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Buzzfeed relays background from a man who attended Navy officer training school with Christopher Dorner. Justin Gombos described Dorner as “a man’s man” and as friendly and bubbly. A couple of passages stuck out to me:
On the weekends, they drank at the downtown Seville Quarter nightclub. The only time Gombos remembers Dorner losing his temper was when he was out at night in civilian clothes and Dorner wore an earring. Navy dress code forbids earrings. The two bumped into a superior officer who confronted Dorner about the jewelry.
“That officer kind of cornered him, and said, ‘Look, everyone knows you’re in the Navy, you can’t wear that,’” Gombos remembers. “Chris just became really defensive, but he knew better than to pop off to a superior officer. In the cab ride home, he vented on me. He didn’t think it was racist, but I think he felt a magnified feeling of being a minority.”
Perhaps an early example of carrying a hammer and seeing everything as a nail. What did that grow into?
But Gombos, 34, did not recall Dorner dwelling in particular on race or on discrimination. In Navy officer training, in fact, Gombos remembered Dorner holding other black officer candidates to a higher standard than their white colleague, drawing at least one to complain about the intensity of a workout. Dorner was sensitive, in particular, to any suggestion that he was a minority just there to fill a quota.
“That particular guy was pulling the race card, saying ‘people are being hard on me because I’m black,’ and Chris stopped him and said, ‘The only reason you’re still here is because you’re black,’” Gombos said.
After finishing officer school, the friends attended separate aviation schools. Gombos went to Corpus Christi, Texas and Dorner headed to Vance Air Force Base in Oklahoma.
While Gombos completed his training and became a pilot, Dorner did not finish flight school. He dropped out for academic reasons.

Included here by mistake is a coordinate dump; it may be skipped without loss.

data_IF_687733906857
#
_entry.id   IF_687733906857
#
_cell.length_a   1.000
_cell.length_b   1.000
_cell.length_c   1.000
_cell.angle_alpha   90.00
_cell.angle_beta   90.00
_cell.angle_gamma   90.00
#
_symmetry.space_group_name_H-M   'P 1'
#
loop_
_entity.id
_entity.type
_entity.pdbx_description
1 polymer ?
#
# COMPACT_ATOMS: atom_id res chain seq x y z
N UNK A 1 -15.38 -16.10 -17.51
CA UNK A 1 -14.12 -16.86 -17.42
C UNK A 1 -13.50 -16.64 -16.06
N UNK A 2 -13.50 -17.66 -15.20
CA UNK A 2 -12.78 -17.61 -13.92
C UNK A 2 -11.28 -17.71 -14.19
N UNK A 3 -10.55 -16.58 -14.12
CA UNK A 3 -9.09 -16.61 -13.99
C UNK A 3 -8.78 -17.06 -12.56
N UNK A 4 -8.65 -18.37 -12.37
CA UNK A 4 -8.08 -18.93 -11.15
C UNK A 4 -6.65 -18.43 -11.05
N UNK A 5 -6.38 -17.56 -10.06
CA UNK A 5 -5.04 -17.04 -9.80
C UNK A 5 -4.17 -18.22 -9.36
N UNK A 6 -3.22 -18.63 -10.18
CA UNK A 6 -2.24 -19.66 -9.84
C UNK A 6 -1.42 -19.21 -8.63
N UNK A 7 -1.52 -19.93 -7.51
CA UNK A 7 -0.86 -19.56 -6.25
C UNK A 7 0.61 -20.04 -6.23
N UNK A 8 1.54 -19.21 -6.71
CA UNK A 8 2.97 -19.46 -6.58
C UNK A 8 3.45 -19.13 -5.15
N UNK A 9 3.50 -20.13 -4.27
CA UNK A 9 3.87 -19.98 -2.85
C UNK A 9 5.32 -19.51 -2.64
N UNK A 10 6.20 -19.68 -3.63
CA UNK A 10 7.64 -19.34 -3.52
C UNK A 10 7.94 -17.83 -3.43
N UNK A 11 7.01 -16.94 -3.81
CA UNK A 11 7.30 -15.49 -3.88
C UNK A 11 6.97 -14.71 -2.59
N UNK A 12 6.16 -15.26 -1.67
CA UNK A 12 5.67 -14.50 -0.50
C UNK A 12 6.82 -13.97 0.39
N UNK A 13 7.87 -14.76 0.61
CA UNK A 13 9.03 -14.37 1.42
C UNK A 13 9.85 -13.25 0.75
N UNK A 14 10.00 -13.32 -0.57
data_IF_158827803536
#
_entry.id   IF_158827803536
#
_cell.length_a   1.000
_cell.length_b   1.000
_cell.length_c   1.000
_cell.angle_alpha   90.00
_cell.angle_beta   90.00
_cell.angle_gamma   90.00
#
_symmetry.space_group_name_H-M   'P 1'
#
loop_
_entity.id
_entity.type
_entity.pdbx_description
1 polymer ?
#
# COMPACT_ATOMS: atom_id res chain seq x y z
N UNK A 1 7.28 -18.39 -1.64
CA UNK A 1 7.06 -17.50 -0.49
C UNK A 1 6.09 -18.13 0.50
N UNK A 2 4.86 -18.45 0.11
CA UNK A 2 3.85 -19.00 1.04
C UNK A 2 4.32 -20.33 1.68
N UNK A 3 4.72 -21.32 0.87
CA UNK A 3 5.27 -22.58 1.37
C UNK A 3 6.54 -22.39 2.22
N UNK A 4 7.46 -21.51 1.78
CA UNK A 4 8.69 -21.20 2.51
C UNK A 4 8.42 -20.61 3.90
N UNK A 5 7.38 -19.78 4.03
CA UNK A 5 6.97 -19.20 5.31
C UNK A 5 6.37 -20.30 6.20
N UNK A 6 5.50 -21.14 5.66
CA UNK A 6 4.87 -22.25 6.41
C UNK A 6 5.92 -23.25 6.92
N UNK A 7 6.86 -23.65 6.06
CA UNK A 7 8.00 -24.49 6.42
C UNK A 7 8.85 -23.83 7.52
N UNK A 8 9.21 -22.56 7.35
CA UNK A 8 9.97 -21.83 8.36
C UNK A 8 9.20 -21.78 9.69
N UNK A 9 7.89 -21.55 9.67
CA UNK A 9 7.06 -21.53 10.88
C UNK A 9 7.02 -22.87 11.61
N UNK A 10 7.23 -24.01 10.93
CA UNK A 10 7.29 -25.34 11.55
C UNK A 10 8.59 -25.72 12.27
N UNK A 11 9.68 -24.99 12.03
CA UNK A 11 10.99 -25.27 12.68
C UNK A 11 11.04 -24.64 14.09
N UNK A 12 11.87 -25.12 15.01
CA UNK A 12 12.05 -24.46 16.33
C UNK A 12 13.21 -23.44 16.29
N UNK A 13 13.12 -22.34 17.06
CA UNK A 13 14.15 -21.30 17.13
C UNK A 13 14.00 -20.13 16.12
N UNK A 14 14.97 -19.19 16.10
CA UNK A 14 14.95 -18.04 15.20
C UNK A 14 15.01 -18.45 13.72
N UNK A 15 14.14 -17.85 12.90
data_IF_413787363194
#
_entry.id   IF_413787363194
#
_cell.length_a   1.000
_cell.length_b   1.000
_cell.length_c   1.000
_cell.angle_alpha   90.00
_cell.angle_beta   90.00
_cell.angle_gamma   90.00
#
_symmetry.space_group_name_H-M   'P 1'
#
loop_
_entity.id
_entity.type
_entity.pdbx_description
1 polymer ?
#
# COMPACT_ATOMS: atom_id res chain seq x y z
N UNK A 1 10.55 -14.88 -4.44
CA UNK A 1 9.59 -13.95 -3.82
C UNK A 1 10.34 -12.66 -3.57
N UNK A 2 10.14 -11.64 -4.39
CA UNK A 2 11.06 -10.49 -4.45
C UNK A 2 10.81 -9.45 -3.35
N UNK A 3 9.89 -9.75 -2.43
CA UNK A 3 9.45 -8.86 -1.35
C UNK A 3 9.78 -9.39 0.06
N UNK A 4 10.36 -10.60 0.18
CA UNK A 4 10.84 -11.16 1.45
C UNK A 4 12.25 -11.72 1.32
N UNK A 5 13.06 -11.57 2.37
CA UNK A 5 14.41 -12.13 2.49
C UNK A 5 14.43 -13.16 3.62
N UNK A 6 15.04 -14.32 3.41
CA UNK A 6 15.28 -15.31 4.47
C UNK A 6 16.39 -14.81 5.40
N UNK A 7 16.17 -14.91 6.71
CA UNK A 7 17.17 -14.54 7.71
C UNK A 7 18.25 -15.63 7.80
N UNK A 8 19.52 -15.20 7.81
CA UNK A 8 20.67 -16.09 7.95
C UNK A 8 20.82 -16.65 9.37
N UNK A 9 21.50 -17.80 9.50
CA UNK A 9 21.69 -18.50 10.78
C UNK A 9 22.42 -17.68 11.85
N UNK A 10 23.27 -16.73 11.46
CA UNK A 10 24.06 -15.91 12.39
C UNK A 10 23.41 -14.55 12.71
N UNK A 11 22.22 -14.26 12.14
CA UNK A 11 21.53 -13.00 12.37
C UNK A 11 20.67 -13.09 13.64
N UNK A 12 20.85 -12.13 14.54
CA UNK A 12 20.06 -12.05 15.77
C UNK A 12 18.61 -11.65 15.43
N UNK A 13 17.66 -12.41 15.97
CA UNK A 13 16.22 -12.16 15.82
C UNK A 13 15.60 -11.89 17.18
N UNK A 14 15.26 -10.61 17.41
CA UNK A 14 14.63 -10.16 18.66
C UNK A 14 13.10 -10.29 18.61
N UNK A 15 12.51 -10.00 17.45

“Technically, the Navy calls it ‘subject to attrition,’ but the Navy thought enough of Chris to keep him on as a reservist,” Gombos said. “Normally if you don’t make it through flight school, they send you home.”
Many compelling arguments have been made that one drawback to affirmative action is that it puts minorities in over their heads. They are placed on the fast track just to fill some quota and to assuage some administrator’s guilt. This is called “mismatch theory” and has been argued most recently by Richard Sander and Stuart Taylor Jr. If minority students can’t keep up with the school work and see their white/Asian peers excelling while they struggle, they suffer more harm than if they’d just attended schools that better fit their test scores.
Surely plenty of people of all races fail out of officer training school so maybe Dorner, in his mind, attributed his failure to something other than his race. But given that he seems to have been the type of guy who looked at the world through a prism of race, one wonders how he handled his academic failure given his awareness of the military’s affirmative action policies. Dorner found a position in the reserves and then later was hired as an LAPD cop, so maybe his bitterness, if there was any, was masked by these new gigs.